Gym Owner Musings - Installment #13

In this thirteenth edition of Gym Owner Musings, I’ve got some thoughts on improving client retention, being more memorable in your networking efforts, and how to make the most of an initial client assessment.

Here. We. Go.

1. You’ll never get a second chance to make a second impression

Your first inclination was to say that I messed up a common saying, right?

Well I didn’t. I’m all about second impressions. I believe the second visit to my gym is far more important than the first. You see, convincing a client to sign on for month one following an initial assessment is among the easiest of tasks we encounter. The biggest challenge we face, as it turns out, is convincing a client to sign on for month two.

The move from month one to month two is a difficult one, as four weeks often isn’t a sufficient window of time for an athlete to see what he considers to be significant results. While our coaches know that progress is being made, and a foundation for success is being laid, this big picture vision isn’t always common with young athletes. As a result, it is imperative that we show additional value in the form of exceptional customer service.

When you employ a personalized programming approach like we do at Cressey Sports Performance (CSP), a fair amount of one-on-one instruction is involved with new clients. While this hands-on approach to coaching is optimal from a program execution standpoint, it hinders our ability to make staff-wide connections with a single athlete in week one. As a result, we need to be deliberate about ensuring that all employees engage with a new client during his first training session following an initial assessment, regardless of whether or not they’ve been assigned to the athlete.

Here’s an important reminder I share with my team on a regular basis: You start selling month two on day one of month one. Waiting until the last week of a paid month to focus on driving value is a fast track to crummy retention figures.

2. Great networking is about creativity

Let me start by saying just about any networking effort is time well spent. However, some networking approaches are better than others.

Until this week, few things made me happier than receiving an unexpected book in the mail from a friend with a nice note saying something along the lines of: “Thought you might enjoy this one.”

This week I arrived back to work following a family vacation to find a small box on my desk. It featured the return address of a fellow gym owner who I connect with periodically, and was just about the size of a typical book. I popped that baby open thinking I had an idea of what was coming, and soon realized a new standard for networking creativity had been set…

In this box, I found a Nintendo Game Boy, including a copy of the classic game Tetris. Significant chunks of my childhood came rushing back all at once as I handled this beautiful grey device. The hand-written note included read as follows:

“Pete - Hopefully you can dominate your boys in this and enjoy some free time away from the gym.”


For the rest of the work day after opening, every colleague who stepped into my office immediately asked about the Game Boy, and multiple clients even found their way into my office after hearing about the archaic device sitting on my desk. Time after time, I found myself explaining why I have it, only further extending the reach of a well-placed networking effort.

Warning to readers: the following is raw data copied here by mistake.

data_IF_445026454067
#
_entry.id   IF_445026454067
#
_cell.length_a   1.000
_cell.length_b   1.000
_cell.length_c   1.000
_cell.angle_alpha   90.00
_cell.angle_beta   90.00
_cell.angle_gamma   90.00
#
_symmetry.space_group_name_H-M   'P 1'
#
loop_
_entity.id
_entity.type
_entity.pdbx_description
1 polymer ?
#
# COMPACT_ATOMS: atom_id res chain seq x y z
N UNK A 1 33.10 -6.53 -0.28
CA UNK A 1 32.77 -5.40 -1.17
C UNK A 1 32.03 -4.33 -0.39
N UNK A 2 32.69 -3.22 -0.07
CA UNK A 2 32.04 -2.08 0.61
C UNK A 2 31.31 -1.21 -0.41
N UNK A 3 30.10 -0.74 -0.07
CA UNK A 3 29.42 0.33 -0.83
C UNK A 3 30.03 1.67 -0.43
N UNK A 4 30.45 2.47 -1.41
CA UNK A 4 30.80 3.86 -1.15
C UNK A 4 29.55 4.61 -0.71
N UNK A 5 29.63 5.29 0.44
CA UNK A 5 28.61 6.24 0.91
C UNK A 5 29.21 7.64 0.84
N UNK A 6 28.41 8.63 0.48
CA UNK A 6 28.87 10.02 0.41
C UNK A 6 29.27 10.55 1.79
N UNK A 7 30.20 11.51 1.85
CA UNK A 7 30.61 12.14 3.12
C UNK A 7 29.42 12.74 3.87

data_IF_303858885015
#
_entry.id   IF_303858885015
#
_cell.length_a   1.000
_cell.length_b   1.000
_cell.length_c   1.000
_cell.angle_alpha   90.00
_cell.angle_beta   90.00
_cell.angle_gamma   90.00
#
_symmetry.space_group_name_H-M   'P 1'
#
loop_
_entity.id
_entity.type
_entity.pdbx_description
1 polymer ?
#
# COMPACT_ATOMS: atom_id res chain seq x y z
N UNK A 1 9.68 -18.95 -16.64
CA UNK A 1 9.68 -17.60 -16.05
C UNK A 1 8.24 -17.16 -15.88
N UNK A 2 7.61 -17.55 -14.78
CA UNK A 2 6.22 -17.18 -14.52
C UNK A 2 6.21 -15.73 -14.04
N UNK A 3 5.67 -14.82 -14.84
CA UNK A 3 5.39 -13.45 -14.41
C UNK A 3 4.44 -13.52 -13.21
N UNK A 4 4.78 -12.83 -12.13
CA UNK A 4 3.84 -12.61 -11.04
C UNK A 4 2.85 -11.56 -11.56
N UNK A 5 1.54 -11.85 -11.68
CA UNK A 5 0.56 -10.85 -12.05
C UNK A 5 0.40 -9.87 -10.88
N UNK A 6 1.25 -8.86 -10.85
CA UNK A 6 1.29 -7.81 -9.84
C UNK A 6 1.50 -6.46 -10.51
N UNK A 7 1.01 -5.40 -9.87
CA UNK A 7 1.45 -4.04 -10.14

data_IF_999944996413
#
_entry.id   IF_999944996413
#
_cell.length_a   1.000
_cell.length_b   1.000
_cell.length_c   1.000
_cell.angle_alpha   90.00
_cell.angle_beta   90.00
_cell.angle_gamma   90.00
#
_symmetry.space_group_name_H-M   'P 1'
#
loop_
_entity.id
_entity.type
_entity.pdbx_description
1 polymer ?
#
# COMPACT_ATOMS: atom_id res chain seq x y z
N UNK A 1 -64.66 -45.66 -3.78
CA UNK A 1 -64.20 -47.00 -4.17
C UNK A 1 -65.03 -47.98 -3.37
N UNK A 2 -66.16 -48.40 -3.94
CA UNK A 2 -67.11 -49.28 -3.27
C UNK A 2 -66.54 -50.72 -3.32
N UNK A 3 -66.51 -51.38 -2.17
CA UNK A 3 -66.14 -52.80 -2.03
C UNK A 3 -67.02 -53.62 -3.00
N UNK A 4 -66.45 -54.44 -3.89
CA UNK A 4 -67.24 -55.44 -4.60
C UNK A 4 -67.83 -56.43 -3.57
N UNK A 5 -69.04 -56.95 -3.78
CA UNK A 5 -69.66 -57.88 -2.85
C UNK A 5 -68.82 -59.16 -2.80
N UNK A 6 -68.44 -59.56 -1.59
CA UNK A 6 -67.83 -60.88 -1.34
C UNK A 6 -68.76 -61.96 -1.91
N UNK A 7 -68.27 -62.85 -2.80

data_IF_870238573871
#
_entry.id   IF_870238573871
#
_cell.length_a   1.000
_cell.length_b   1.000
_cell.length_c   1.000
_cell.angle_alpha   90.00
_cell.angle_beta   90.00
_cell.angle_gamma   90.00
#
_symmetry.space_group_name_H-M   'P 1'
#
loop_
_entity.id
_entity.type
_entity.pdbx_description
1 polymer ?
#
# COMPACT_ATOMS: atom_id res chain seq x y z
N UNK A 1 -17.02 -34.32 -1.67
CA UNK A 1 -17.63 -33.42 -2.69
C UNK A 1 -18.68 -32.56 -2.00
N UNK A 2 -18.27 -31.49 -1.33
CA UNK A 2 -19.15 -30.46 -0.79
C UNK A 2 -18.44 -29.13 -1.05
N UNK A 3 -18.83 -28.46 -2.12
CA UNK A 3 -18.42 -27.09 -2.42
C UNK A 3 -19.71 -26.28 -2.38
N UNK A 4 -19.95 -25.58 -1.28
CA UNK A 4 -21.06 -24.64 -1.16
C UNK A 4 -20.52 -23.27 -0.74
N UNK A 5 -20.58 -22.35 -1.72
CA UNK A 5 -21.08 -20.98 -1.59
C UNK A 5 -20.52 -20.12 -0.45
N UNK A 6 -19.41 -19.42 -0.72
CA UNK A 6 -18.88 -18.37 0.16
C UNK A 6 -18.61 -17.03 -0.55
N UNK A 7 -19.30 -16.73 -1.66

If you’re going to work to foster and develop a strong network of relationships in this field, the most impactful way to do so is to catch people off-guard with generosity and thoughtful creativity.

Well played, Justin Kavanaugh. Well played.

3. Day one should be about more than working through an assessment checklist

We love individualized program design at CSP. In fact, we’ve built nearly our entire business around this approach. As a result, we have to execute a fairly thorough initial screening process upon starting new clients to ensure that the material we prepare is appropriate for the athlete based on injury history, training objectives, sport of choice, etc.

This being said, we also know that it is easy to fall into the habit of over-complicating day one with endless movement screenings, measurements, and complex tests. When this approach makes up for the entirety of the client experience, you’re more likely to send someone home feeling like the subject of a science experiment than you are to make him feel like an athlete.

This is why we (CSP) dedicate at least 50% of the initial assessment process to executing a thorough warm-up in line with that which every client completes prior to a session, and a taste of the strength training experience.

If you have the time and resources to do so, get the health history, movement screenings and postural analysis out of the way, and move on to the fun stuff that brought your client through the door in the first place. In doing so, you’ll allow the athlete to understand a little bit of what can be expected during the sessions to follow, and also likely gather some additional insights into the direction you should go with the programming once you see just how coachable the athlete is upon stepping up to a loaded bar.

One last thing…

My business partner Eric and I are looking forward to hosting our CSP Business Building Mentorship at our Florida facility on Sunday, April 7th. We’ll spend a day digging deep into everything from lead generation, to pricing strategy, gym design, and everything in between. If you’re interested in learning exactly how we’ve attacked building and maintaining the model we’ve had in action since 2007, this packed day of information is for you.

Check out all of the details HERE, and make sure to shoot me an email ( if you have follow-up questions.